year = "2019",
month = "8",
day = "19",
doi = "10.1016/j.ajog.2019.08.013",
language = "English",
journal = "American Journal of Obstetrics and Gynecology",
issn = "0002-9378",
publisher = "Mosby/Elsevier,",

}

TY - JOUR

T1 - Inherited susceptibility to miscarriage

T2 - a nested case-control study of 31565 women from an intergenerational cohort

AU - Woolner, Andrea

AU - Raja, Edwin-Amalraj

AU - Bhattacharya, Siladitya

AU - Danielian, Peter

AU - Bhattacharya, Sohinee

N1 - Funding There was no external funding received for this study. Internal funding was sought for the costs of AMND data management fees from the Fetal and Perinatal endowment fund, NHS Grampian, Aberdeen, U.K. Acknowledgements Thank you to the Aberdeen Maternity and Neonatal Databank data management team for their efforts in extracting the data and to Dr Gordon Prescott, Medical Statistician at the University of Aberdeen, for providing statistical advice.

PY - 2019/8/19

Y1 - 2019/8/19

N2 - BackgroundMiscarriage can be a devastating outcome for couples and most miscarriages are unexplained. Many adverse obstetric outcomes are thought to be inherited such as pre-eclampsia, preterm birth and growth restriction. It is possible these conditions could share similar pathophysiological mechanisms with miscarriage such as endothelial dysfunction. Therefore, it was hypothesised that there could be a susceptibility to miscarriage transmitted from mother to daughter.ObjectiveThis study aimed to investigate the association between a maternal history of miscarriage and the risk of miscarriage in daughters.Study designA case-control study nested within an intergenerational cohort was conducted. Mother-daughter pairs were identified from the intergenerational cohort within the Aberdeen Maternity and Neonatal Databank (AMND), United Kingdom. A mother’s history of miscarriage was the exposure. The primary outcome was miscarriage in daughters. There were 31, 565 mother-daughter pairs eligible for inclusion. A population average model using Generalised Estimating Equations (GEE) with robust standard errors was used to estimate odds of a mother’s history of miscarriage in daughters with a miscarriage compared to daughters with only livebirths. This method accounted for clustering of daughters within mothers and multi-adjusted analyses were performed to include confounders at the daughter’s pregnancy level.ResultsDaughters who miscarried had 11% greater odds of being born to mothers with a history of miscarriage (adjusted Odds Ratio (aOR) 1.11; 95% Confidence Intervals (95% CI) 1.01 to 1.22). Daughters with recurrent miscarriage (two or more) were also more likely to be born to a mother with a history of miscarriage (aOR 1.25; 95%CI 1.04 to 1.49).ConclusionsThere may be an inherited predisposition to miscarriage transmitted from mothers to daughters. Future research should investigate genetic or familial environmental factors which may predispose women to miscarriage.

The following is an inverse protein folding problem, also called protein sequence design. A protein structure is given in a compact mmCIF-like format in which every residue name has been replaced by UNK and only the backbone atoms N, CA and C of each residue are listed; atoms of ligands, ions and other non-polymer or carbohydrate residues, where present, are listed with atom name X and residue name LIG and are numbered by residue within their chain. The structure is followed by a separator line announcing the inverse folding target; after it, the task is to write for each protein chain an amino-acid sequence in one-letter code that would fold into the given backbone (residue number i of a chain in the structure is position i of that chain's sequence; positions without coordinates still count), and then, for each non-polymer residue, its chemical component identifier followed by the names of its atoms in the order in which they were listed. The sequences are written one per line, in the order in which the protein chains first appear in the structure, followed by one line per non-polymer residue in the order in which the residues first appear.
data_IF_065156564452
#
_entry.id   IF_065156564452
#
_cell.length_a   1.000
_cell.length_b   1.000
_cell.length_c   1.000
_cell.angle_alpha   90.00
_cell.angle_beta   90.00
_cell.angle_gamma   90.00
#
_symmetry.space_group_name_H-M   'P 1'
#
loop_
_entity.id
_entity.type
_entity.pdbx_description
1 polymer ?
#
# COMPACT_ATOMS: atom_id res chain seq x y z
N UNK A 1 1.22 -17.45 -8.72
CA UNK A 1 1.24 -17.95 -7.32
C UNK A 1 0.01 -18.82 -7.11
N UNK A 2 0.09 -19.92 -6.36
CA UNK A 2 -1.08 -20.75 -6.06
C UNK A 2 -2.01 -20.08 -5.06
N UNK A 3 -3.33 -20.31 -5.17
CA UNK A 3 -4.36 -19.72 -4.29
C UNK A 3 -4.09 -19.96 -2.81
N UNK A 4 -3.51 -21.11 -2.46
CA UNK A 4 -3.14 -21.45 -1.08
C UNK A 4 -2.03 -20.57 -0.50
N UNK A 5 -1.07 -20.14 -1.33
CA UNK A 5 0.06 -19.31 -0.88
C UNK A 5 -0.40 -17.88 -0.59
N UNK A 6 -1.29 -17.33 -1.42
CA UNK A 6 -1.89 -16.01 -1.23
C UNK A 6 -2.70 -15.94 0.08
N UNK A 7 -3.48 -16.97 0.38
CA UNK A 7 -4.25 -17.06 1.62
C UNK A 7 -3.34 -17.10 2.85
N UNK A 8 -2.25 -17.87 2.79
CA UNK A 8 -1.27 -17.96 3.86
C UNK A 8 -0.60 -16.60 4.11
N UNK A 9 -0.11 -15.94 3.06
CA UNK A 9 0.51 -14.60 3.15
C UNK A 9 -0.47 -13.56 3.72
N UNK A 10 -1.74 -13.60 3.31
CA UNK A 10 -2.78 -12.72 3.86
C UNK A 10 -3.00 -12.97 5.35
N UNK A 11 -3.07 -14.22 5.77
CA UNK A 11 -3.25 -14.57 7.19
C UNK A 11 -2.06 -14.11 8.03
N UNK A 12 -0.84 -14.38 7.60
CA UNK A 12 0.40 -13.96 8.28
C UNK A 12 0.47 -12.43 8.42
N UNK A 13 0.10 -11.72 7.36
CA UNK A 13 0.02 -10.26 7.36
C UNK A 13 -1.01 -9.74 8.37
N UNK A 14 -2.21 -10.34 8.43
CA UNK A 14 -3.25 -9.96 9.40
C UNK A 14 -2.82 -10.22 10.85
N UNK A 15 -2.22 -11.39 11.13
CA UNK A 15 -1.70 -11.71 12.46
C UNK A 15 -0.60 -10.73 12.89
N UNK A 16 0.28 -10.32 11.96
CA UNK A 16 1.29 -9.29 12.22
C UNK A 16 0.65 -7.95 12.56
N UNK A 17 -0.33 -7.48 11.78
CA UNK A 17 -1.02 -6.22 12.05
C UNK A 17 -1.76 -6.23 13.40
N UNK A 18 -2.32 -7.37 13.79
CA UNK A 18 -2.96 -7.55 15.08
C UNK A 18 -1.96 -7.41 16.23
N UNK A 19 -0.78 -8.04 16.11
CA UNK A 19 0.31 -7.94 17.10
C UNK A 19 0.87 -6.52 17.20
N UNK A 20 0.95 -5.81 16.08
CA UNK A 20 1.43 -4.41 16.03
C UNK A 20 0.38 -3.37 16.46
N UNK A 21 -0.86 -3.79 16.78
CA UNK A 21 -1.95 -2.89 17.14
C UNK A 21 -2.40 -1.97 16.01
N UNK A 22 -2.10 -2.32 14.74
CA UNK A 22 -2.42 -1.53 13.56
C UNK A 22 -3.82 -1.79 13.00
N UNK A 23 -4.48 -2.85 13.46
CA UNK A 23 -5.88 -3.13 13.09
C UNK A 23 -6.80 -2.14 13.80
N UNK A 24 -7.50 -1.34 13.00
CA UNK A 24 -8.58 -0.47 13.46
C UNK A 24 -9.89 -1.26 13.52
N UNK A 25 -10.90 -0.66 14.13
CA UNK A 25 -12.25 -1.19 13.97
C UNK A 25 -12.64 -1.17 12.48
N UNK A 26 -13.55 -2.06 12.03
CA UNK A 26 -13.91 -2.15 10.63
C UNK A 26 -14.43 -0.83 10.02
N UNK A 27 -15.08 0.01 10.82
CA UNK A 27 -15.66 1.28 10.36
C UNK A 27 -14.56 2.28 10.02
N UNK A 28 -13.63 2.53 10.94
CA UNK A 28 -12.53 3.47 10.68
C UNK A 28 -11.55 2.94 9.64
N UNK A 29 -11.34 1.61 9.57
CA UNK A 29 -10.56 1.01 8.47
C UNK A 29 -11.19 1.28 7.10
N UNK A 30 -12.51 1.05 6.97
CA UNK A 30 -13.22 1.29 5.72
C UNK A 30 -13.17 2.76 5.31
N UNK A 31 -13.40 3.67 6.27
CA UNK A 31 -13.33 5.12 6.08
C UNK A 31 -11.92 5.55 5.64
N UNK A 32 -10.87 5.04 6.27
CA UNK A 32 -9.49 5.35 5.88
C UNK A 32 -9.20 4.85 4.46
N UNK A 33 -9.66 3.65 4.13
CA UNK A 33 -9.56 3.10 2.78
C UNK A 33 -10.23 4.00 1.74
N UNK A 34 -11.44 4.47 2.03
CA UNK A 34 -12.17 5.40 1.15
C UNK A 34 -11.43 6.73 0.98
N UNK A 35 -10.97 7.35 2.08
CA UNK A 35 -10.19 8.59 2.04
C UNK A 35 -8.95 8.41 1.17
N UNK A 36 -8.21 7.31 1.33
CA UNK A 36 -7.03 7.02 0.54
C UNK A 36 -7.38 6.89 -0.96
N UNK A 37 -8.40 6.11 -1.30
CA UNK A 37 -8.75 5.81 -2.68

AB - BackgroundMiscarriage can be a devastating outcome for couples and most miscarriages are unexplained. Many adverse obstetric outcomes are thought to be inherited such as pre-eclampsia, preterm birth and growth restriction. It is possible these conditions could share similar pathophysiological mechanisms with miscarriage such as endothelial dysfunction. Therefore, it was hypothesised that there could be a susceptibility to miscarriage transmitted from mother to daughter.ObjectiveThis study aimed to investigate the association between a maternal history of miscarriage and the risk of miscarriage in daughters.Study designA case-control study nested within an intergenerational cohort was conducted. Mother-daughter pairs were identified from the intergenerational cohort within the Aberdeen Maternity and Neonatal Databank (AMND), United Kingdom. A mother’s history of miscarriage was the exposure. The primary outcome was miscarriage in daughters. There were 31, 565 mother-daughter pairs eligible for inclusion. A population average model using Generalised Estimating Equations (GEE) with robust standard errors was used to estimate odds of a mother’s history of miscarriage in daughters with a miscarriage compared to daughters with only livebirths. This method accounted for clustering of daughters within mothers and multi-adjusted analyses were performed to include confounders at the daughter’s pregnancy level.ResultsDaughters who miscarried had 11% greater odds of being born to mothers with a history of miscarriage (adjusted Odds Ratio (aOR) 1.11; 95% Confidence Intervals (95% CI) 1.01 to 1.22). Daughters with recurrent miscarriage (two or more) were also more likely to be born to a mother with a history of miscarriage (aOR 1.25; 95%CI 1.04 to 1.49).ConclusionsThere may be an inherited predisposition to miscarriage transmitted from mothers to daughters. Future research should investigate genetic or familial environmental factors which may predispose women to miscarriage.

KW - Familial

KW - family history

KW - inheritance

KW - inherited predisposition

KW - intergenerational

KW - miscarriage

KW - mother-daughter pairs

KW - recurrent miscarriage

KW - hereditary

U2 - 10.1016/j.ajog.2019.08.013

DO - 10.1016/j.ajog.2019.08.013

M3 - Article

JO - American Journal of Obstetrics and Gynecology

JF - American Journal of Obstetrics and Gynecology

SN - 0002-9378

ER -